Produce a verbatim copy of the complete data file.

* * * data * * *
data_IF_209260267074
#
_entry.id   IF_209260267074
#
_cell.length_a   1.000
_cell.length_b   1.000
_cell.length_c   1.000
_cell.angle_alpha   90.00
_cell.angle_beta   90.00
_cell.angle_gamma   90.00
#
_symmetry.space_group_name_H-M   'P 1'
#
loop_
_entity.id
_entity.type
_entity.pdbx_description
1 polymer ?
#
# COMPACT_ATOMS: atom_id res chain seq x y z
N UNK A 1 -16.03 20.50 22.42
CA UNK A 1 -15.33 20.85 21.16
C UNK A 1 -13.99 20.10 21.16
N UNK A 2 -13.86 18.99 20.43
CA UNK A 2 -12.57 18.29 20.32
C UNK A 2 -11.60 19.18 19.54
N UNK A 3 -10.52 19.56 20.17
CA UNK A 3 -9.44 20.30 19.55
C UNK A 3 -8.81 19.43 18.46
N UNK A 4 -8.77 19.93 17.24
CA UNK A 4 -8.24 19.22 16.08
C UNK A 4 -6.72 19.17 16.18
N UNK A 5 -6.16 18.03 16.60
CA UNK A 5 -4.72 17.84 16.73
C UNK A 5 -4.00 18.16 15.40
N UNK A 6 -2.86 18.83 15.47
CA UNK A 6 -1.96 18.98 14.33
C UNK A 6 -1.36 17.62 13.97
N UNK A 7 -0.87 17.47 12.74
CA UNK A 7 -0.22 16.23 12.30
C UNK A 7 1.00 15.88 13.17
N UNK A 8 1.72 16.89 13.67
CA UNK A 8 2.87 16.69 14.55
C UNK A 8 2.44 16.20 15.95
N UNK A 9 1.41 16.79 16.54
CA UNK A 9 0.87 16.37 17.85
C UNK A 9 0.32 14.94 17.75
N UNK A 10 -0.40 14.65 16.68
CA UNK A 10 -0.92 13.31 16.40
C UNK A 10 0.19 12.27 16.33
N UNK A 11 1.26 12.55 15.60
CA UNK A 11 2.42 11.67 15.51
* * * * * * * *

data_IF_209260267074
#
_entry.id   IF_209260267074
#
_cell.length_a   1.000
_cell.length_b   1.000
_cell.length_c   1.000
_cell.angle_alpha   90.00
_cell.angle_beta   90.00
_cell.angle_gamma   90.00
#
_symmetry.space_group_name_H-M   'P 1'
#
loop_
_entity.id
_entity.type
_entity.pdbx_description
1 polymer ?
#
# COMPACT_ATOMS: atom_id res chain seq x y z
N UNK A 1 -16.03 20.50 22.42
CA UNK A 1 -15.33 20.85 21.16
C UNK A 1 -13.99 20.10 21.16
N UNK A 2 -13.86 18.99 20.43
CA UNK A 2 -12.57 18.29 20.32
C UNK A 2 -11.60 19.18 19.54
N UNK A 3 -10.52 19.56 20.17
CA UNK A 3 -9.44 20.30 19.55
C UNK A 3 -8.81 19.43 18.46
N UNK A 4 -8.77 19.93 17.24
CA UNK A 4 -8.24 19.22 16.08
C UNK A 4 -6.72 19.17 16.18
N UNK A 5 -6.16 18.03 16.60
CA UNK A 5 -4.72 17.84 16.73
C UNK A 5 -4.00 18.16 15.40
N UNK A 6 -2.86 18.83 15.47
CA UNK A 6 -1.96 18.98 14.33
C UNK A 6 -1.36 17.62 13.97
N UNK A 7 -0.87 17.47 12.74
CA UNK A 7 -0.22 16.23 12.30
C UNK A 7 1.00 15.88 13.17
N UNK A 8 1.72 16.89 13.67
CA UNK A 8 2.87 16.69 14.55
C UNK A 8 2.44 16.20 15.95
N UNK A 9 1.41 16.79 16.54
CA UNK A 9 0.87 16.37 17.85
C UNK A 9 0.32 14.94 17.75
N UNK A 10 -0.40 14.65 16.68
CA UNK A 10 -0.92 13.31 16.40
C UNK A 10 0.19 12.27 16.33
N UNK A 11 1.26 12.55 15.60
CA UNK A 11 2.42 11.67 15.51